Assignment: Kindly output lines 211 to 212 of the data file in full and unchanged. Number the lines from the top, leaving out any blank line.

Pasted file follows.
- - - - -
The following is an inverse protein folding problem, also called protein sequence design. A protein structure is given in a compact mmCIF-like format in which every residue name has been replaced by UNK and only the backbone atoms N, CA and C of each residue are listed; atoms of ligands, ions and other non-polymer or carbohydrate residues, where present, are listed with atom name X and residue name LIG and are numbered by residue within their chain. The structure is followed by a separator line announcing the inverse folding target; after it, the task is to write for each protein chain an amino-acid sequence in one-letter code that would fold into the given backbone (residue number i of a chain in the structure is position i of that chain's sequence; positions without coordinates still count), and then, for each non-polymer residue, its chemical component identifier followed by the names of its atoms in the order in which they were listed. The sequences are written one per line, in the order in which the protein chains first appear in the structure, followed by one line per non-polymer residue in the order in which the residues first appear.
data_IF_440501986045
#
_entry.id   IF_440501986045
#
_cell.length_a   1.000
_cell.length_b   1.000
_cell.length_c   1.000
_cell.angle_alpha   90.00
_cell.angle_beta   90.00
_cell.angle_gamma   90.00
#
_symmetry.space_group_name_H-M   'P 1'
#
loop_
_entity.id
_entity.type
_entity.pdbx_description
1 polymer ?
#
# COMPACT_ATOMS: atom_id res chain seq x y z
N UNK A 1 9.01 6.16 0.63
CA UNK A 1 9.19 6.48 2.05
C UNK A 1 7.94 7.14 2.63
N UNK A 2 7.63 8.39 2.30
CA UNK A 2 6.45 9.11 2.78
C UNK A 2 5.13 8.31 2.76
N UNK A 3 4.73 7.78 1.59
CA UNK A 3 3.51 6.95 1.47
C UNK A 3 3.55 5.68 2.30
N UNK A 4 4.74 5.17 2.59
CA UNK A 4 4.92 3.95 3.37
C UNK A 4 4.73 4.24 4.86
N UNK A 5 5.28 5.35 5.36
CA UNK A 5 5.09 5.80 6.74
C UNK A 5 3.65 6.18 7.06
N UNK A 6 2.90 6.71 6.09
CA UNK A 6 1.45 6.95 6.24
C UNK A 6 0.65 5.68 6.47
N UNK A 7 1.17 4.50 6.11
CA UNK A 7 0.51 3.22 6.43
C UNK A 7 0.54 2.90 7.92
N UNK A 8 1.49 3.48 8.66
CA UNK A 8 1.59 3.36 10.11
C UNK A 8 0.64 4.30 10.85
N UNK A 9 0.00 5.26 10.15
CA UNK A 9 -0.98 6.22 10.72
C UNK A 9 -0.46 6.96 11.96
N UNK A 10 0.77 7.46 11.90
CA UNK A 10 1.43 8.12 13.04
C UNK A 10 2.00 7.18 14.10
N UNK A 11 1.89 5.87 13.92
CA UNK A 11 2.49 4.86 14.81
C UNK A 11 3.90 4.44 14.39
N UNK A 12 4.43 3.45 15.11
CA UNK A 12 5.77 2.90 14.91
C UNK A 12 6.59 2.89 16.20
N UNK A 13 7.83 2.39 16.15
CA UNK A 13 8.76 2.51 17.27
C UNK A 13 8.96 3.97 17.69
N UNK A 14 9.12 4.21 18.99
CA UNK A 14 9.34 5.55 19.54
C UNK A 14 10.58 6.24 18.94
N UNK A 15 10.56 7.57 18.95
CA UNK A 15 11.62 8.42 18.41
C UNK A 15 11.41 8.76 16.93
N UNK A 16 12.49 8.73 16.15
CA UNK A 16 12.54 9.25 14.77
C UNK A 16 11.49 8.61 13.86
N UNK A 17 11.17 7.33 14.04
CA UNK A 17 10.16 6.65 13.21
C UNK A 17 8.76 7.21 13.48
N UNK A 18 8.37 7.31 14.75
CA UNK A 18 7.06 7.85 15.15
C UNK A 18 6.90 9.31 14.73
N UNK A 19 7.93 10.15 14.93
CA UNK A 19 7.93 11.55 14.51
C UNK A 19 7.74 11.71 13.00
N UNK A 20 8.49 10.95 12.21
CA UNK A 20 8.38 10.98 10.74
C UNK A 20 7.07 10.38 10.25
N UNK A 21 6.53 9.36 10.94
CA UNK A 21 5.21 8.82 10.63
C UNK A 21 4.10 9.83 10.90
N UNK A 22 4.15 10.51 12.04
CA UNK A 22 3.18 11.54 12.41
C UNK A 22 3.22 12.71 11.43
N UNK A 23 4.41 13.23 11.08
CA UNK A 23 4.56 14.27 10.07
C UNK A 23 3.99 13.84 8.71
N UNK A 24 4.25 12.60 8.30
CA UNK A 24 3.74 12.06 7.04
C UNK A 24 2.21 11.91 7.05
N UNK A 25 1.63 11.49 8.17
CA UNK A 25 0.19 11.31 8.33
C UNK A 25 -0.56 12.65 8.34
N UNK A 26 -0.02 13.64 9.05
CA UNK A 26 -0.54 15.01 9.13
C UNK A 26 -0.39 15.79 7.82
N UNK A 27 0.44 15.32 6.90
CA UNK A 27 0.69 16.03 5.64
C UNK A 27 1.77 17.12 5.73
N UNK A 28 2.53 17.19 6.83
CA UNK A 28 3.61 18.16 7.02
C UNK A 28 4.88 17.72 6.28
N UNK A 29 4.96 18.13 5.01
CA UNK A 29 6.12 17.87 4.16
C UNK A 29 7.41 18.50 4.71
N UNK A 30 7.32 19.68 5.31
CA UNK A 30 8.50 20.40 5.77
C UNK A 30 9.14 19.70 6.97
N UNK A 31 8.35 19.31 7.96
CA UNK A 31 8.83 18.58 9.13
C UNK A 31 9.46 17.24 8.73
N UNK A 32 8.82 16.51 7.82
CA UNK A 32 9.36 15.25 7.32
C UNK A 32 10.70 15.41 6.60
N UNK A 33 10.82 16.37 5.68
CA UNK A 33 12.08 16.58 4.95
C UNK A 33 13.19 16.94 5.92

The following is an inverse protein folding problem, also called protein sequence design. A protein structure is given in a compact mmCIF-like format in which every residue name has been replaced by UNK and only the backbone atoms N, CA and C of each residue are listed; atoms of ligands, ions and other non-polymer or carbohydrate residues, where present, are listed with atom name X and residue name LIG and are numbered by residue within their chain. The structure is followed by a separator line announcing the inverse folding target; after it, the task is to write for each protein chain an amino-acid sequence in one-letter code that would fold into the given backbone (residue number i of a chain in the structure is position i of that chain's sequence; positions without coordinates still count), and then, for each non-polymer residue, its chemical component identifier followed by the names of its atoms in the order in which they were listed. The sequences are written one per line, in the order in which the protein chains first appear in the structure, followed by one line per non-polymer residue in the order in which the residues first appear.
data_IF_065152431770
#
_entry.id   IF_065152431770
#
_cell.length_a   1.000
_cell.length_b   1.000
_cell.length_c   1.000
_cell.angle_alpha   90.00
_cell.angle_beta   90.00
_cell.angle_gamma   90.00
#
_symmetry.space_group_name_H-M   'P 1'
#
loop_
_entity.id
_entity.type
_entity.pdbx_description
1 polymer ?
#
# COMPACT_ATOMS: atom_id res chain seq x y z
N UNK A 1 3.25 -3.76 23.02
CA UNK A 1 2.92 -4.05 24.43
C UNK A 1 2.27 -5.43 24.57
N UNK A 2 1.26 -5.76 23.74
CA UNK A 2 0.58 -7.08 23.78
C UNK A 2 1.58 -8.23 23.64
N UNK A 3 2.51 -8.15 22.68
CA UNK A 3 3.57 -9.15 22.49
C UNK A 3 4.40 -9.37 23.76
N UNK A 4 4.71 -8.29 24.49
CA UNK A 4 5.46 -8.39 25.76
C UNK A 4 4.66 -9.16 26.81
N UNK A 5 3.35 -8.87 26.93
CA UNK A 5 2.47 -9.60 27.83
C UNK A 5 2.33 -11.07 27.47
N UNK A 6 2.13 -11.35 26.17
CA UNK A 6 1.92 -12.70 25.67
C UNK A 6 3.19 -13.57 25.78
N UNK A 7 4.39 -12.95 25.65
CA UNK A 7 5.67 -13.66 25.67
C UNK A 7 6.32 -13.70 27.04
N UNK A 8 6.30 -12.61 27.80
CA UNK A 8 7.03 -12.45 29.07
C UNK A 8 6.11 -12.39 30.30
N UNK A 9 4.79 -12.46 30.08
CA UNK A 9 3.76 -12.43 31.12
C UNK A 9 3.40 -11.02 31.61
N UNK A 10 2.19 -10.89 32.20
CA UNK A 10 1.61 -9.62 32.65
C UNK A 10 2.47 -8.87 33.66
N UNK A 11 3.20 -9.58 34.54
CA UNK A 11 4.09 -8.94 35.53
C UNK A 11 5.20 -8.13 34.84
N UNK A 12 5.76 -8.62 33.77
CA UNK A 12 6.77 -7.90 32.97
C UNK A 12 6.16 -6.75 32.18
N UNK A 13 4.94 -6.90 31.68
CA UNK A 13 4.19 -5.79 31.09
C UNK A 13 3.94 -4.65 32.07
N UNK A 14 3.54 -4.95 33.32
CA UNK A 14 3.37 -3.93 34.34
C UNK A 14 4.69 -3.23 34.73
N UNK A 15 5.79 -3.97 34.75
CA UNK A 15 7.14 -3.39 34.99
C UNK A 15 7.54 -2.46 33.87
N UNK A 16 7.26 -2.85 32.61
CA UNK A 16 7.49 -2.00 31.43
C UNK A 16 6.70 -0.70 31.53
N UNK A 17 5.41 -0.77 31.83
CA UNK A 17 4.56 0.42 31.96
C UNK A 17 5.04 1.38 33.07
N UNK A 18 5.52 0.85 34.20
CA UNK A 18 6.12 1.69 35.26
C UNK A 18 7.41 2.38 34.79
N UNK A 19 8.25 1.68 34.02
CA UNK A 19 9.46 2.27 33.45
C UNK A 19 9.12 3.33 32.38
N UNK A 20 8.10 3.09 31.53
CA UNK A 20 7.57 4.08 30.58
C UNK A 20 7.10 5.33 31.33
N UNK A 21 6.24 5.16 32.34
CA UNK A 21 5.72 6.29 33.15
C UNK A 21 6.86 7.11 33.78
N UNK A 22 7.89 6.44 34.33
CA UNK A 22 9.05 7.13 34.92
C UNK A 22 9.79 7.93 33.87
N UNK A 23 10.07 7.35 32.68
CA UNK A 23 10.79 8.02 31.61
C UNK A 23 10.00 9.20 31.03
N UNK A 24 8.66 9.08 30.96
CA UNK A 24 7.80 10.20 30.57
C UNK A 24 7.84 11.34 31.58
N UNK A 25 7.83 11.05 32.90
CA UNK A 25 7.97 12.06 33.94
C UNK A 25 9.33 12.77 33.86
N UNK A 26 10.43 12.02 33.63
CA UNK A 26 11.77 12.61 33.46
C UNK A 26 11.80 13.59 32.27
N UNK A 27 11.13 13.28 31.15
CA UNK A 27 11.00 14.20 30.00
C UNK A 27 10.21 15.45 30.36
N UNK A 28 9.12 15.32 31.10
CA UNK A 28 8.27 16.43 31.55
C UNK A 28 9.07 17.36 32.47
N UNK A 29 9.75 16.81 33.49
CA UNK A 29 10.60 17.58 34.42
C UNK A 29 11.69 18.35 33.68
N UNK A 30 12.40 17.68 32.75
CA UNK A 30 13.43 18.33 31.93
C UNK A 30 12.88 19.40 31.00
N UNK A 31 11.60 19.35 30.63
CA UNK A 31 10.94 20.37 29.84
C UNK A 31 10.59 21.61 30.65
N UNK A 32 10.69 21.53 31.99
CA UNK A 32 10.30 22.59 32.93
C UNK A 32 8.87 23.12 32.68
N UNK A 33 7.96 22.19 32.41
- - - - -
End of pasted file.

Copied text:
N UNK A 24 8.66 9.08 30.96
CA UNK A 24 7.80 10.20 30.57